Friday’s optimistic Sentinel editorial – “Promise of mine jobs worth embracing” – aptly chronicles the prospect of eventually (in five years) adding 224 high-paying jobs to our ever-diversifying economy via the proposed Book Cliff Mine project.

Consequently, every aspiring local politico should understandably endorse that prospect – even if with differing degrees of enthusiasm, given the many remaining uncertainties.

However, as the Sentinel implies – citing the Grand Junction Economic Partnership’s hopeful assessment that the project “would provide a big economic boost to the region, and present little in the way of negative impacts” – there may be “devils in the details”.

Moreover, because the Sentinel properly opines that “sooner would be better than later”, it is never too soon to consider what those minimal “negative impacts” might be.

Thus, while the underground mine itself will be far below the leased area, some surface disturbance is unavoidable – with truck and/or rail traffic raising clouds of dust—which could increase the concentration of “particulates” already in the Grand Valley’s air-shed (particularly during ever-more-frequent “inversions”), and could (at least temporarily) exacerbate local non-attainment of air quality standards and accelerate the imposition of mandatory compliance measures under the Clean Air Act and/or Colorado’s recently adopted stricter air pollution regulations.

Likewise, dust clouds could impair the statutorily protected view-sheds of the Colorado National Monument (or “Park”) and/or the quality of Colorado River water.

Similarly, just as the oil and gas industry is now required to capture 95% of its emitted methane, so too should the mine be subject to similar permit conditions – since methane gas emissions are inherent in coal mining.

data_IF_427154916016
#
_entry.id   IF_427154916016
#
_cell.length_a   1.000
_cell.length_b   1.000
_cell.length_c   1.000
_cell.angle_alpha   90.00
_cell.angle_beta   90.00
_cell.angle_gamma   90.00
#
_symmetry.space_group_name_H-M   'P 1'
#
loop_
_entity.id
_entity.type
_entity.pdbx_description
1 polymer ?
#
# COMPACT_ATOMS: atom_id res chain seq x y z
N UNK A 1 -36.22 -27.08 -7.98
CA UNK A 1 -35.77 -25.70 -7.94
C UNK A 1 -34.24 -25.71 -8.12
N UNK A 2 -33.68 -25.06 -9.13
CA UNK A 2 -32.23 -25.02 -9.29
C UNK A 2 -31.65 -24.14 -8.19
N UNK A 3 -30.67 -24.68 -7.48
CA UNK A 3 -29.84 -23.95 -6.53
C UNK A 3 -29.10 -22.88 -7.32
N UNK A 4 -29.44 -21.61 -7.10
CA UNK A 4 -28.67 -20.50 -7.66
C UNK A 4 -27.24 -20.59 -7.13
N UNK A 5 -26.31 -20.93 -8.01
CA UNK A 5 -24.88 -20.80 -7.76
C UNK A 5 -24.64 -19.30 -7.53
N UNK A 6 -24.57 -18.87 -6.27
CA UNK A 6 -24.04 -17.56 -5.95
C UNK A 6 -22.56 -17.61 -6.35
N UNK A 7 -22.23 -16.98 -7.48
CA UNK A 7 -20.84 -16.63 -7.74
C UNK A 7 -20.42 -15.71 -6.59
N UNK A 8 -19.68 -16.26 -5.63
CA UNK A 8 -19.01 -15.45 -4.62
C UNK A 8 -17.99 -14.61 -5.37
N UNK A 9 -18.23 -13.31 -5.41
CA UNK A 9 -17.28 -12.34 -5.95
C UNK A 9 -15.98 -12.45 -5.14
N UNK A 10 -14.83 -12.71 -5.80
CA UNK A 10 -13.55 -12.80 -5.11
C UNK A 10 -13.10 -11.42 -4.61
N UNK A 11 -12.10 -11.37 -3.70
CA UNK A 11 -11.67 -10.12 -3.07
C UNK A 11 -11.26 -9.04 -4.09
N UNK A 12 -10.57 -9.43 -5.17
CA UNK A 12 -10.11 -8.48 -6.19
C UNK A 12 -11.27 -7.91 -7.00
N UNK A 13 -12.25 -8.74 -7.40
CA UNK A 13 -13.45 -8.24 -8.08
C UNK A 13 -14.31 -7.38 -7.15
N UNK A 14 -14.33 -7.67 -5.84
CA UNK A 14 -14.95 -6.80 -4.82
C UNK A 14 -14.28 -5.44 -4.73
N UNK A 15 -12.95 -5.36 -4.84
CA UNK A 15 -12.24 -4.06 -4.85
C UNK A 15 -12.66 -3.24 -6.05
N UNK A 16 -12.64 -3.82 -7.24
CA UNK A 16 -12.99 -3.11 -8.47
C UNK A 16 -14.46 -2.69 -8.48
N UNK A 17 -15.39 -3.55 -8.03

Finally, consistent with the Sentinel’s (and President Obama’s) advocacy of “an all of the above strategy”, scoping might also consider the feasibility of co-locating a solar array and/or wind turbine “farm” on the surface above the mine.

Oh, yes, Mesa County parents, waste no time in sending your children off to grab these wonderful, promising mining jobs! Just pay no attention to the toll mining deaths in this country. A partial list:

April, 2010 - Upper Big Branch Mine, gas explosion, Performance Coal Company, Raleigh County, VA - 29 dead

August, 2007 - Crandall Canyon Mine, Emery County, Utah, falls, 6 deaths

May, 2006 - Darby Mine No. 1, Harlan County, Kentucky, explosion, 5 dead

Jan., 2006 - Sago Mine, West VA, explosion, 12 dead

Sept. 2001- No. 5 Mine, Jim Walter Resources, explosion, 13 killed

1992 - No. 3 Mine, Southmountain Coal Co. Wise Co., VA Explosion, 8 killed

1989 - William Station No. 9 Mine, Pyro Mining Col. Wheatcroft, KY, explosion, 10 dead

Feb. 1986 - Loveridge No. 22, Consolidation Coal Co., Marion County, WVA, 5 dead from suffocation

Dec., 1984 - Wilberg Mine, Emery County, Utah, 27 burned to death in a fire..

Many more at